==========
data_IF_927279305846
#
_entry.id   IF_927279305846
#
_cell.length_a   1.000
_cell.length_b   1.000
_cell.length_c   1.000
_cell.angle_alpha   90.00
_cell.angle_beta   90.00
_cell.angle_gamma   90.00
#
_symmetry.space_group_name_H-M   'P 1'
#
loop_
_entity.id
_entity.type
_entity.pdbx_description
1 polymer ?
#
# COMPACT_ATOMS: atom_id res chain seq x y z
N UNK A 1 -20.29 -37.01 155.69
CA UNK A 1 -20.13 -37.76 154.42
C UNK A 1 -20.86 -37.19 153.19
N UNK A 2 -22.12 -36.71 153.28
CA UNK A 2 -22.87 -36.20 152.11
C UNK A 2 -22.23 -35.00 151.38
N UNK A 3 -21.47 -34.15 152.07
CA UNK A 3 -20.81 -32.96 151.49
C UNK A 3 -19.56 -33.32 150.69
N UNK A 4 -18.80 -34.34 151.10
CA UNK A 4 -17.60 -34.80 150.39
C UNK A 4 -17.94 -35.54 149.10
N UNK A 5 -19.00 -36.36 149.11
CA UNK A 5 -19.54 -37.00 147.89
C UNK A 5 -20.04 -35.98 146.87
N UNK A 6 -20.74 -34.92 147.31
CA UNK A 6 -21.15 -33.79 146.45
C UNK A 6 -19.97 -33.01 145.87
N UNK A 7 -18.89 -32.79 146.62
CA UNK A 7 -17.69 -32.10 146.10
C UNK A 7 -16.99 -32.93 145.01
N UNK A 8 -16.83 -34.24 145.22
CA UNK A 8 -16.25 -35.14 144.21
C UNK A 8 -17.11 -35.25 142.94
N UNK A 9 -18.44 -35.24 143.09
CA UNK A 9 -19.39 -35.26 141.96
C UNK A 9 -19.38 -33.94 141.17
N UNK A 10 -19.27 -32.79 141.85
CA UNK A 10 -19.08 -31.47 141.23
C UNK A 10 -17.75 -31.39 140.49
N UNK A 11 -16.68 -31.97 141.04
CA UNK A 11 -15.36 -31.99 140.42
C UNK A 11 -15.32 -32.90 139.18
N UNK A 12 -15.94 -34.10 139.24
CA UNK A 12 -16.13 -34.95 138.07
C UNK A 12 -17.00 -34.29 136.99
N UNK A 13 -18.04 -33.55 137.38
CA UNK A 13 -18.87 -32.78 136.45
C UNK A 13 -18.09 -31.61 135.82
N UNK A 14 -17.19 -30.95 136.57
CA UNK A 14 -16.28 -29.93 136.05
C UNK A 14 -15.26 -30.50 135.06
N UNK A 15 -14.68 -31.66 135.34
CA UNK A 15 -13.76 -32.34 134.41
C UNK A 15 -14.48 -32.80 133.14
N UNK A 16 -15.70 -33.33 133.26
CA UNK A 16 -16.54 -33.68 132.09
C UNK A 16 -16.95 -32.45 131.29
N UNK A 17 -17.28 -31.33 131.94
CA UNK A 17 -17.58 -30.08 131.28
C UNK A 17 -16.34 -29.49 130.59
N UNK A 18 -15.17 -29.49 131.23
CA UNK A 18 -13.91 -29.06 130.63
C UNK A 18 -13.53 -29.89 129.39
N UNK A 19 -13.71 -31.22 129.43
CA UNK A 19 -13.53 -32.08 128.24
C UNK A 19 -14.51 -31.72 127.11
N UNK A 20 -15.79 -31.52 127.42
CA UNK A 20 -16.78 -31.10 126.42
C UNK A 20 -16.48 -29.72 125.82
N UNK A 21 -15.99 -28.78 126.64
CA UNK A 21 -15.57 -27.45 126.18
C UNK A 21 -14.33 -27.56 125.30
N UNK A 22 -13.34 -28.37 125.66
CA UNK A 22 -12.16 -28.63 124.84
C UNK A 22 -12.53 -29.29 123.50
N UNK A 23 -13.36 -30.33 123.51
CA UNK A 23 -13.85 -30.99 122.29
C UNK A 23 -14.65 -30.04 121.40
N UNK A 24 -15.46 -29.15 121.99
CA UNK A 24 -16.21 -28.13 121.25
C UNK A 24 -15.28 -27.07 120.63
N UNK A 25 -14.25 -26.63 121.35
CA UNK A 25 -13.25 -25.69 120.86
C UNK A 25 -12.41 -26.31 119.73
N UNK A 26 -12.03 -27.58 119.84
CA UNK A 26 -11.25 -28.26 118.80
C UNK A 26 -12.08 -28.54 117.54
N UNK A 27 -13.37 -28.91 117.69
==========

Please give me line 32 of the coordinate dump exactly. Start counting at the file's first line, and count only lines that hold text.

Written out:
C UNK A 4 -17.94 -35.54 149.10